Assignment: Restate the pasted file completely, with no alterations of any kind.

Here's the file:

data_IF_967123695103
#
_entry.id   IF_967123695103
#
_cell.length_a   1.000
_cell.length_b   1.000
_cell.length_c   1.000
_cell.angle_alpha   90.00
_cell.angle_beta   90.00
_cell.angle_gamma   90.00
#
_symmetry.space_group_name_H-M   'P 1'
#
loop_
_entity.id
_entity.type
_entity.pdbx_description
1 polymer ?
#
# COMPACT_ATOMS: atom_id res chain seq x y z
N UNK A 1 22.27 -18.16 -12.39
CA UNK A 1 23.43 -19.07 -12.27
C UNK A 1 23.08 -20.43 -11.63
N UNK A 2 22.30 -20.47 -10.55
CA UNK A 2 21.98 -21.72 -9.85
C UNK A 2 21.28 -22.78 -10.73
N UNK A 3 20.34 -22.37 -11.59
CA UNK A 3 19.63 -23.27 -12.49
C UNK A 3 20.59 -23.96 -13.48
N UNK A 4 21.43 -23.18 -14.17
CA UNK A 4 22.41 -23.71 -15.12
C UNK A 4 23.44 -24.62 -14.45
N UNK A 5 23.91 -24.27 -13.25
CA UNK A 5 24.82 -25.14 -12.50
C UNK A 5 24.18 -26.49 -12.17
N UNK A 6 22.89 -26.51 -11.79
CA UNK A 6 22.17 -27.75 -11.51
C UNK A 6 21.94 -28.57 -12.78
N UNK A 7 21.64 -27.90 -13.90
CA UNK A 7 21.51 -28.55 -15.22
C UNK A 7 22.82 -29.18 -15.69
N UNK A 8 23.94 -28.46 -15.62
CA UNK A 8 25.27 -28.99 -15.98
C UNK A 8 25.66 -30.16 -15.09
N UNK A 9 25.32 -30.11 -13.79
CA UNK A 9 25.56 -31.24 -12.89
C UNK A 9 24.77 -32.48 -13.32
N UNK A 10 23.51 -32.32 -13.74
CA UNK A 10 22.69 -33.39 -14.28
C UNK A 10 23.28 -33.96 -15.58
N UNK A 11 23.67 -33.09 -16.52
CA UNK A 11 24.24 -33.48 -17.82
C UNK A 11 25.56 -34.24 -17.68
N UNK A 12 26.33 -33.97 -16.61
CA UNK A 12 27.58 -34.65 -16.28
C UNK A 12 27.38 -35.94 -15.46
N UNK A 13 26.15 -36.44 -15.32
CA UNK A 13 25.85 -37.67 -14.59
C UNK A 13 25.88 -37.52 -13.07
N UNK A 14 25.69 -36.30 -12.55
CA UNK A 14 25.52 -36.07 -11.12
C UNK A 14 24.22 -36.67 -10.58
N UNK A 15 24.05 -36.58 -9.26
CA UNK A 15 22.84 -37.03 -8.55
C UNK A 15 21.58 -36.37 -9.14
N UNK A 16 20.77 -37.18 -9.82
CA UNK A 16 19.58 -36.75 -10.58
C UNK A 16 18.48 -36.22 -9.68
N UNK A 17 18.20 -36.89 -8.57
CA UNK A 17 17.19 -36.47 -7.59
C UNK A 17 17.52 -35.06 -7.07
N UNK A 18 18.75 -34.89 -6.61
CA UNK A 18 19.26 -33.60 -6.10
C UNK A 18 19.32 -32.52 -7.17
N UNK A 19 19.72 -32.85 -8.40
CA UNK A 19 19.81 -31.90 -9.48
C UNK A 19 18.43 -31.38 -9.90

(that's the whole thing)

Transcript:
data_IF_967123695103
#
_entry.id   IF_967123695103
#
_cell.length_a   1.000
_cell.length_b   1.000
_cell.length_c   1.000
_cell.angle_alpha   90.00
_cell.angle_beta   90.00
_cell.angle_gamma   90.00
#
_symmetry.space_group_name_H-M   'P 1'
#
loop_
_entity.id
_entity.type
_entity.pdbx_description
1 polymer ?
#
# COMPACT_ATOMS: atom_id res chain seq x y z
N UNK A 1 22.27 -18.16 -12.39
CA UNK A 1 23.43 -19.07 -12.27
C UNK A 1 23.08 -20.43 -11.63
N UNK A 2 22.30 -20.47 -10.55
CA UNK A 2 21.98 -21.72 -9.85
C UNK A 2 21.28 -22.78 -10.73
N UNK A 3 20.34 -22.37 -11.59
CA UNK A 3 19.63 -23.27 -12.49
C UNK A 3 20.59 -23.96 -13.48
N UNK A 4 21.43 -23.18 -14.17
CA UNK A 4 22.41 -23.71 -15.12
C UNK A 4 23.44 -24.62 -14.45
N UNK A 5 23.91 -24.27 -13.25
CA UNK A 5 24.82 -25.14 -12.50
C UNK A 5 24.18 -26.49 -12.17
N UNK A 6 22.89 -26.51 -11.79
CA UNK A 6 22.17 -27.75 -11.51
C UNK A 6 21.94 -28.57 -12.78
N UNK A 7 21.64 -27.90 -13.90
CA UNK A 7 21.51 -28.55 -15.22
C UNK A 7 22.82 -29.18 -15.69
N UNK A 8 23.94 -28.46 -15.62
CA UNK A 8 25.27 -28.99 -15.98
C UNK A 8 25.66 -30.16 -15.09
N UNK A 9 25.32 -30.11 -13.79
CA UNK A 9 25.56 -31.24 -12.89
C UNK A 9 24.77 -32.48 -13.32
N UNK A 10 23.51 -32.32 -13.74
CA UNK A 10 22.69 -33.39 -14.28
C UNK A 10 23.28 -33.96 -15.58
N UNK A 11 23.67 -33.09 -16.52
CA UNK A 11 24.24 -33.48 -17.82
C UNK A 11 25.56 -34.24 -17.68
N UNK A 12 26.33 -33.97 -16.61
CA UNK A 12 27.58 -34.65 -16.28
C UNK A 12 27.38 -35.94 -15.46
N UNK A 13 26.15 -36.44 -15.32
CA UNK A 13 25.85 -37.67 -14.59
C UNK A 13 25.88 -37.52 -13.07
N UNK A 14 25.69 -36.30 -12.55
CA UNK A 14 25.52 -36.07 -11.12
C UNK A 14 24.22 -36.67 -10.58
N UNK A 15 24.05 -36.58 -9.26
CA UNK A 15 22.84 -37.03 -8.55
C UNK A 15 21.58 -36.37 -9.14
N UNK A 16 20.77 -37.18 -9.82
CA UNK A 16 19.58 -36.75 -10.58
C UNK A 16 18.48 -36.22 -9.68
N UNK A 17 18.20 -36.89 -8.57
CA UNK A 17 17.19 -36.47 -7.59
C UNK A 17 17.52 -35.06 -7.07
N UNK A 18 18.75 -34.89 -6.61
CA UNK A 18 19.26 -33.60 -6.10
C UNK A 18 19.32 -32.52 -7.17
N UNK A 19 19.72 -32.85 -8.40
CA UNK A 19 19.81 -31.90 -9.48
C UNK A 19 18.43 -31.38 -9.90